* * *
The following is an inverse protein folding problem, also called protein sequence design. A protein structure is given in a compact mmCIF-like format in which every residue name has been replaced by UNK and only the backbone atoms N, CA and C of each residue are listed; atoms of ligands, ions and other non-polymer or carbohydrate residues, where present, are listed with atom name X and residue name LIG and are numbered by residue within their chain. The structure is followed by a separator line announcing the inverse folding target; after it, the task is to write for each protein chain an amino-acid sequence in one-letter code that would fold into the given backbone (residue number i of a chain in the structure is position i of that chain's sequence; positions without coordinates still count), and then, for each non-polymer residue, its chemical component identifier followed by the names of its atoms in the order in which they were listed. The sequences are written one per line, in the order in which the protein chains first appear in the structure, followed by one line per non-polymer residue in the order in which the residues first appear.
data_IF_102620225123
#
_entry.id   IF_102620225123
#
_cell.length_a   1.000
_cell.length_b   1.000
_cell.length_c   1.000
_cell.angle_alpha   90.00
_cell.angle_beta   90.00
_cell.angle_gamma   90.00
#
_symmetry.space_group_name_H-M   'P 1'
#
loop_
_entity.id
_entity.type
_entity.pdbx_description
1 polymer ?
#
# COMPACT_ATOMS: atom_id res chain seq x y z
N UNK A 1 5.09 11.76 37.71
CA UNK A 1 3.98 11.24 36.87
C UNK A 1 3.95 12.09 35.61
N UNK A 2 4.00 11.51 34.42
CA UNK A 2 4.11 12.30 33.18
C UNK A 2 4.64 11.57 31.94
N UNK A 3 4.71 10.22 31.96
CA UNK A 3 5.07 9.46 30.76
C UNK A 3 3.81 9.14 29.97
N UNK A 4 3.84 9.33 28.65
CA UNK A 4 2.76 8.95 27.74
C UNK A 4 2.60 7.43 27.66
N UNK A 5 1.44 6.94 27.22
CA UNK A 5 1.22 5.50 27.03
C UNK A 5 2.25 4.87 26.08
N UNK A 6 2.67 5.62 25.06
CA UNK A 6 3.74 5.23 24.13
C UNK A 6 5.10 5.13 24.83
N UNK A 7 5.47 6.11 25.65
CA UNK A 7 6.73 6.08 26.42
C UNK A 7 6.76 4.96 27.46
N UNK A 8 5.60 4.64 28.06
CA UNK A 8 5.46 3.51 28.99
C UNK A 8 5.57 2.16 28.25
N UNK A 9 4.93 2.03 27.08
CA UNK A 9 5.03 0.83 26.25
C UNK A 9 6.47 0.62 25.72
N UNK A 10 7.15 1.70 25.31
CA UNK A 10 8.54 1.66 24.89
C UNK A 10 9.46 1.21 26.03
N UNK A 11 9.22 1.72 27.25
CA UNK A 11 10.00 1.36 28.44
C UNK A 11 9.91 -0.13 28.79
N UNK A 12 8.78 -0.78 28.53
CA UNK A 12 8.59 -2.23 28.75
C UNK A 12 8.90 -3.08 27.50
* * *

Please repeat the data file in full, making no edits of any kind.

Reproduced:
The following is an inverse protein folding problem, also called protein sequence design. A protein structure is given in a compact mmCIF-like format in which every residue name has been replaced by UNK and only the backbone atoms N, CA and C of each residue are listed; atoms of ligands, ions and other non-polymer or carbohydrate residues, where present, are listed with atom name X and residue name LIG and are numbered by residue within their chain. The structure is followed by a separator line announcing the inverse folding target; after it, the task is to write for each protein chain an amino-acid sequence in one-letter code that would fold into the given backbone (residue number i of a chain in the structure is position i of that chain's sequence; positions without coordinates still count), and then, for each non-polymer residue, its chemical component identifier followed by the names of its atoms in the order in which they were listed. The sequences are written one per line, in the order in which the protein chains first appear in the structure, followed by one line per non-polymer residue in the order in which the residues first appear.
data_IF_102620225123
#
_entry.id   IF_102620225123
#
_cell.length_a   1.000
_cell.length_b   1.000
_cell.length_c   1.000
_cell.angle_alpha   90.00
_cell.angle_beta   90.00
_cell.angle_gamma   90.00
#
_symmetry.space_group_name_H-M   'P 1'
#
loop_
_entity.id
_entity.type
_entity.pdbx_description
1 polymer ?
#
# COMPACT_ATOMS: atom_id res chain seq x y z
N UNK A 1 5.09 11.76 37.71
CA UNK A 1 3.98 11.24 36.87
C UNK A 1 3.95 12.09 35.61
N UNK A 2 4.00 11.51 34.42
CA UNK A 2 4.11 12.30 33.18
C UNK A 2 4.64 11.57 31.94
N UNK A 3 4.71 10.22 31.96
CA UNK A 3 5.07 9.46 30.76
C UNK A 3 3.81 9.14 29.97
N UNK A 4 3.84 9.33 28.65
CA UNK A 4 2.76 8.95 27.74
C UNK A 4 2.60 7.43 27.66
N UNK A 5 1.44 6.94 27.22
CA UNK A 5 1.22 5.50 27.03
C UNK A 5 2.25 4.87 26.08
N UNK A 6 2.67 5.62 25.06
CA UNK A 6 3.74 5.23 24.13
C UNK A 6 5.10 5.13 24.83
N UNK A 7 5.47 6.11 25.65
CA UNK A 7 6.73 6.08 26.42
C UNK A 7 6.76 4.96 27.46
N UNK A 8 5.60 4.64 28.06
CA UNK A 8 5.46 3.51 28.99
C UNK A 8 5.57 2.16 28.25
N UNK A 9 4.93 2.03 27.08
CA UNK A 9 5.03 0.83 26.25
C UNK A 9 6.47 0.62 25.72
N UNK A 10 7.15 1.70 25.31
CA UNK A 10 8.54 1.66 24.89
C UNK A 10 9.46 1.21 26.03
N UNK A 11 9.22 1.72 27.25
CA UNK A 11 10.00 1.36 28.44
C UNK A 11 9.91 -0.13 28.79
N UNK A 12 8.78 -0.78 28.53
CA UNK A 12 8.59 -2.23 28.75
C UNK A 12 8.90 -3.08 27.50